at a depth of 142.8 m in significant gold mineralization with the last sample
in this hole yielding a gold grade of 1.33 g/t. The mineralization in these
holes is open along strike and at depth.
    DDH 103-1 and DDH 103-2 intersected two steeply dipping (80 degrees)
sub-parallel zones of gold mineralization. The mineralized zones on this
section dips to the West, are open along strike and at depth. DDH 32-1 was
located too far to the West and failed to intersect the mineralized zone
outlined by the surface trenching program. Although DDH 70-1 intersected three
intervals of lower-grade gold mineralization, it failed to intersect the zone
of gold mineralization located by the trenching program. It appears that the
mineralized zone outlined by trenching on Section 70 may be more steeply
dipping than expected.

               Table 1 - Shirotnaia Zone 2007 Drilling Results

                                                     Inter- Grade  Minerali-
    Sec-  DDH   Length  Azimuth  Dip   From    To     val    Au     zation
    tion  No.     (m)                   (m)    (m)    (m)   (g/t)    Type
     12  C-121   81.50   150   -60.00  36.00  47.00  11.00  2.42  TRANSITION
                      including        40.00  45.00   5.00  4.96  TRANSITION
     12  C-122  111.50   149   -60.00  83.50  94.50  11.00  0.36  TRANSITION
     20  C-202  170.60   149   -60.00  30.00  58.00  28.00  0.68    OXIDE/
                                       66.00  90.00  24.00  0.38  TRANSITION
                                      135.50 143.50   8.00  1.32    PRIMARY
                                      161.50 166.50   5.00  0.48    PRIMARY
     24  C-243  100.00   330   -60.00  42.00  46.00   4.00  7.88  TRANSITION
                                       64.00  88.00  24.00  3.05  TRANSITION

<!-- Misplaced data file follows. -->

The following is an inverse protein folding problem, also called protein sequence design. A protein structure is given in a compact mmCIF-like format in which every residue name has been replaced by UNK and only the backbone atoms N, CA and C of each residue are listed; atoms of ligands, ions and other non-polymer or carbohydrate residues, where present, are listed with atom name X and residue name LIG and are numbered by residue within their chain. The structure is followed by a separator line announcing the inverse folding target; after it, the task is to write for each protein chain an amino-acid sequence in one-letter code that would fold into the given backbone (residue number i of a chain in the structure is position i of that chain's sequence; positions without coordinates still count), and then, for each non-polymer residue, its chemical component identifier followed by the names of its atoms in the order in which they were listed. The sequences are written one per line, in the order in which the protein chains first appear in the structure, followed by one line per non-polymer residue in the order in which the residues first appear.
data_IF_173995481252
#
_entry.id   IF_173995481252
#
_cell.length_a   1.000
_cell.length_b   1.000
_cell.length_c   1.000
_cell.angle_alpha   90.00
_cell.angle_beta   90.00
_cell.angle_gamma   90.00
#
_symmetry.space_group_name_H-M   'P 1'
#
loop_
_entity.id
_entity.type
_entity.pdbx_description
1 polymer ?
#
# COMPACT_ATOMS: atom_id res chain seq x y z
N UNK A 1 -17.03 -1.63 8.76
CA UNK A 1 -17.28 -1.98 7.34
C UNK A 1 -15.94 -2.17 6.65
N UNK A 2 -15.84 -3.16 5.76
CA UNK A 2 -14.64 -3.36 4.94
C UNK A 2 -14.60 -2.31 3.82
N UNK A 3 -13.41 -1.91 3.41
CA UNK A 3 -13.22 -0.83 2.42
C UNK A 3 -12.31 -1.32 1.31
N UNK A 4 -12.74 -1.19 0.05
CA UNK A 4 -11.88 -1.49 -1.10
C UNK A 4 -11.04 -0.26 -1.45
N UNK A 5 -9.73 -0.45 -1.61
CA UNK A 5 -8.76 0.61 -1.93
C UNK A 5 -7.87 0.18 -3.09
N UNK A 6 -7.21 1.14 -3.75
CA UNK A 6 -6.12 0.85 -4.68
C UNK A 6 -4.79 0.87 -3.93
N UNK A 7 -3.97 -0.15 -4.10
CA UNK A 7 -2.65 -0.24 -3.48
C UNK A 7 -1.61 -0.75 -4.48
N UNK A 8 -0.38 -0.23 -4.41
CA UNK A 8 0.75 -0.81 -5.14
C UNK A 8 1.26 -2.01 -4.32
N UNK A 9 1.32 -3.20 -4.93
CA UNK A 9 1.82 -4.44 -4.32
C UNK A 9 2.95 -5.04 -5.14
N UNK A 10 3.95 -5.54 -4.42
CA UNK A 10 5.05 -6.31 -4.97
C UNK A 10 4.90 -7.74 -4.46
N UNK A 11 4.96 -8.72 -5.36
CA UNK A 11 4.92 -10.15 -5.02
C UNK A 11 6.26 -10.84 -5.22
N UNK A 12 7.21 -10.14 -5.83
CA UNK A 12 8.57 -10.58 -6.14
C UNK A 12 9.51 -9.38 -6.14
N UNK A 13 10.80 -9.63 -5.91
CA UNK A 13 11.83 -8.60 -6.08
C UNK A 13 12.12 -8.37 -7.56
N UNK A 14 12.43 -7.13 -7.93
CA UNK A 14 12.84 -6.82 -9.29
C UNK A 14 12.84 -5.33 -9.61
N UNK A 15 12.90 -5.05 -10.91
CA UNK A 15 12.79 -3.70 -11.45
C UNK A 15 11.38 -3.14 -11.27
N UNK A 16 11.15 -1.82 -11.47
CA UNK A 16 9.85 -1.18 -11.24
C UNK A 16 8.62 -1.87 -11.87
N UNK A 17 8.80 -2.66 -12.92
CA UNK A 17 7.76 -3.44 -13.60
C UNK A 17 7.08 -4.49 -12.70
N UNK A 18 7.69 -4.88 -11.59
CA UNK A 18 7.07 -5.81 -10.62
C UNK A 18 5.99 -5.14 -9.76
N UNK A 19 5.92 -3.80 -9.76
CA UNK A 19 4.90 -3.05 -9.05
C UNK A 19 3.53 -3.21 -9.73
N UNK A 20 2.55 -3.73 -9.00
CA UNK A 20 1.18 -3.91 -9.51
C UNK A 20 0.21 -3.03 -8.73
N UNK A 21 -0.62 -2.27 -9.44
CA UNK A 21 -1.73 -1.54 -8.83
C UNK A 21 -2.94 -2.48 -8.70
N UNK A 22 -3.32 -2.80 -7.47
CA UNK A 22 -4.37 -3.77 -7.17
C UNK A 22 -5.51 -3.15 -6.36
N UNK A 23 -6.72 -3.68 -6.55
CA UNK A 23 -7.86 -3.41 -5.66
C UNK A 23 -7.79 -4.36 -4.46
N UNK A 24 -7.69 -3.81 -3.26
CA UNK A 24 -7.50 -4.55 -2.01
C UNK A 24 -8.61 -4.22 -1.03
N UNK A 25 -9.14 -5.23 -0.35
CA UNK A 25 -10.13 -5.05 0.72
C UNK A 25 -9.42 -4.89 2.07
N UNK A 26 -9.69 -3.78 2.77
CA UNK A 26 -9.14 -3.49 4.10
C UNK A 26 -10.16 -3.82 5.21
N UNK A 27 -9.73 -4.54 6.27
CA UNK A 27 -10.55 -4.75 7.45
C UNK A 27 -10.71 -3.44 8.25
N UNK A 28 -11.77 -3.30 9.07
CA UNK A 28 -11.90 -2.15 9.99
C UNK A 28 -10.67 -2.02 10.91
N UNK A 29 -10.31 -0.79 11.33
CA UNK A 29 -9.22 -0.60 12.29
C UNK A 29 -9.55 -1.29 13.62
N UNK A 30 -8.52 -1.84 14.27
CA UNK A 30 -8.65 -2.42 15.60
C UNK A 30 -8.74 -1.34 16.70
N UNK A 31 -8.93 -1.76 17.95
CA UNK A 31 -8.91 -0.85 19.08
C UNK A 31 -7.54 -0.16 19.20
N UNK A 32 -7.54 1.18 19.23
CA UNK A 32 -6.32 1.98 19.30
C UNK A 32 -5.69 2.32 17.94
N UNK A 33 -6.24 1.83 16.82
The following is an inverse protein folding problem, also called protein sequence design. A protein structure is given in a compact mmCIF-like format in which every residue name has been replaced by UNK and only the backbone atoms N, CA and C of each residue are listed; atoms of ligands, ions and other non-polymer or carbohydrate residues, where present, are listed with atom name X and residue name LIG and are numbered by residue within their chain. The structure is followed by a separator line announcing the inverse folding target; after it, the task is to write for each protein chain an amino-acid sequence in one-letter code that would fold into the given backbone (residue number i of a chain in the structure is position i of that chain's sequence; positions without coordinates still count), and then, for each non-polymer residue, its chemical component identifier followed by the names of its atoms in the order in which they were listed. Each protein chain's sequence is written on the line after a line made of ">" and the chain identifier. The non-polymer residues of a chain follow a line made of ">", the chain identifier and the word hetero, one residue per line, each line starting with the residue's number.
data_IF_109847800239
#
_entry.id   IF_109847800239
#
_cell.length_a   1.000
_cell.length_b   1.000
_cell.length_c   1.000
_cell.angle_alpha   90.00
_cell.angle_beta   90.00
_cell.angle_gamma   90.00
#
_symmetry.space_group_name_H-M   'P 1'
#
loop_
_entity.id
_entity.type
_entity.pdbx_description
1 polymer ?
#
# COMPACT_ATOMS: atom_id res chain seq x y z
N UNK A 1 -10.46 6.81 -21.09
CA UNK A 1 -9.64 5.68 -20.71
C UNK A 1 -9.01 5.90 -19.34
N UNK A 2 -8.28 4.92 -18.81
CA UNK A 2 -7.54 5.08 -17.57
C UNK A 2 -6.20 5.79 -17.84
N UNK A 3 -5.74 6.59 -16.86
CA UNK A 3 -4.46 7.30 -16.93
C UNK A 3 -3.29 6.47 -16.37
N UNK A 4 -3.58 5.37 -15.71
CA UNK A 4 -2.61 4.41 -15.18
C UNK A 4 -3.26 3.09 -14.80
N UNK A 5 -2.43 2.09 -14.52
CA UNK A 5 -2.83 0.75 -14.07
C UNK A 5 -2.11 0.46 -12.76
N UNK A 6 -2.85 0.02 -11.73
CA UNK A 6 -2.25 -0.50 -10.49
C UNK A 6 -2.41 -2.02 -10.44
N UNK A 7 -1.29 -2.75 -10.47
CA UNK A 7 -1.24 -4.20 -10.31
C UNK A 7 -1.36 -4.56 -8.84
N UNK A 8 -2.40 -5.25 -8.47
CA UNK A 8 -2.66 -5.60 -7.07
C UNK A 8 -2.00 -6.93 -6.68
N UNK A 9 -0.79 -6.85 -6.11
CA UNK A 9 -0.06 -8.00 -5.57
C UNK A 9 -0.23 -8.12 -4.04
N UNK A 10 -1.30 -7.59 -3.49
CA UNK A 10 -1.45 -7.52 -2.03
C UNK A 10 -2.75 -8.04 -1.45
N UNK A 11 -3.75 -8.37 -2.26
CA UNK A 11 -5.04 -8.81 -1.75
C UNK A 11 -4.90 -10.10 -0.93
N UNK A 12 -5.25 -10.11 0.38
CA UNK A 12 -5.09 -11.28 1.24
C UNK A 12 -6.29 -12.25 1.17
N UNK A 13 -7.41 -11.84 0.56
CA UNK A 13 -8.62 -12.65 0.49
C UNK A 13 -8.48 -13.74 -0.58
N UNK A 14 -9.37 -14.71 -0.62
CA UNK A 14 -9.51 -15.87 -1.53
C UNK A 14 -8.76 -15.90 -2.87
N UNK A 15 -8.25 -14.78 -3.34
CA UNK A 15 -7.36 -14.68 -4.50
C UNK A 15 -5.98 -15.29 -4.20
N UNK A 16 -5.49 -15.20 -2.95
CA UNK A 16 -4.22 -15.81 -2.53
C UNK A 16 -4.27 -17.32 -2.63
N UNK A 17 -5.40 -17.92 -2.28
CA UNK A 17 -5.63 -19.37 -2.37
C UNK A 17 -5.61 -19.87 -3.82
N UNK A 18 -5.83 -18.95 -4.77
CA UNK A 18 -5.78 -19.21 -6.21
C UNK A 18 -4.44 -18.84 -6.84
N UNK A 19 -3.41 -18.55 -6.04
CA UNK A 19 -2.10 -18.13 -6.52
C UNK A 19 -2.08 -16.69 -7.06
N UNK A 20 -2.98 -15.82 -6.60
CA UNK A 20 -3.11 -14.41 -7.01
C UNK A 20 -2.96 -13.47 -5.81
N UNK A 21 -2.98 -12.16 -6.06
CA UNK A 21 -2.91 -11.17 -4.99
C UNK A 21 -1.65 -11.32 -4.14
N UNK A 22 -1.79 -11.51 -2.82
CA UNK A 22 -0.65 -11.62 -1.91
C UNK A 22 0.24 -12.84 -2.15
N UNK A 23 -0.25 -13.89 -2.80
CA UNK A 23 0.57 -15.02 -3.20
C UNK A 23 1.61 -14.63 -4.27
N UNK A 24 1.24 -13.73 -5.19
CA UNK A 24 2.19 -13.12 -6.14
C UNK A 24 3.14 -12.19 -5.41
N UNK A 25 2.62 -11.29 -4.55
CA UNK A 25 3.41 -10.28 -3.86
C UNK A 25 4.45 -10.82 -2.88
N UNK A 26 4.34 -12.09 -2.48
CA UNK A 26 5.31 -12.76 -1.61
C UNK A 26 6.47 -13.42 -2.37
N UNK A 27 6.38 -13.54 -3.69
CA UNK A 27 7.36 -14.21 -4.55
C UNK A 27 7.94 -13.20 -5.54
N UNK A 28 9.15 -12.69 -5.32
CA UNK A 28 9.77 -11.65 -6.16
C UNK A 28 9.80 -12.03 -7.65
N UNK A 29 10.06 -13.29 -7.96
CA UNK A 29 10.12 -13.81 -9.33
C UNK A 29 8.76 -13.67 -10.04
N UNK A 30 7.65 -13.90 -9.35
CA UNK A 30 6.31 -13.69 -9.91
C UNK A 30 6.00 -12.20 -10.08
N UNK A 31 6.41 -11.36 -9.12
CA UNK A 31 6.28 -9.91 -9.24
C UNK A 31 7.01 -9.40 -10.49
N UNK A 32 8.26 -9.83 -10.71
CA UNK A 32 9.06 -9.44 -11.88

including        78.00  82.00   4.00 16.88    PRIMARY
     32  C-321  115.00   149   -60.00  15.00  38.00  23.00  0.32     OXIDE
     71  C-711   90.00   152   -75.00   3.00  15.00  12.00  0.43     OXIDE
                                       21.00  29.00   8.00  0.53     OXIDE
                                       60.00  62.00   2.00  1.50  TRANSITION
    103 C-1031   92.00   151   -75.00   1.50  42.00  40.50  0.63     OXIDE/
                                       50.00  81.00  31.00  0.58  TRANSITION
    103 C-1032  142.00   152   -75.00  58.00  80.00  22.00  0.64  TRANSITION
                                      118.00 134.00  16.00  0.51    PRIMARY
    Note: Until additional diamond drill results are available, the true
    thickness of the mineralized intervals cannot be estimated.

    Diamond Drilling and Sampling Procedures

    Diamond drilling is completed using a 76 mm diameter core barrel. Core
recovery is estimated to be greater than 97%. After cutting with a diamond
saw, one half of the core is collected for sample preparation and analysis and
the other half is retained for future reference. Sample intervals were
selected based on lithologies and intensity of alteration. The sample interval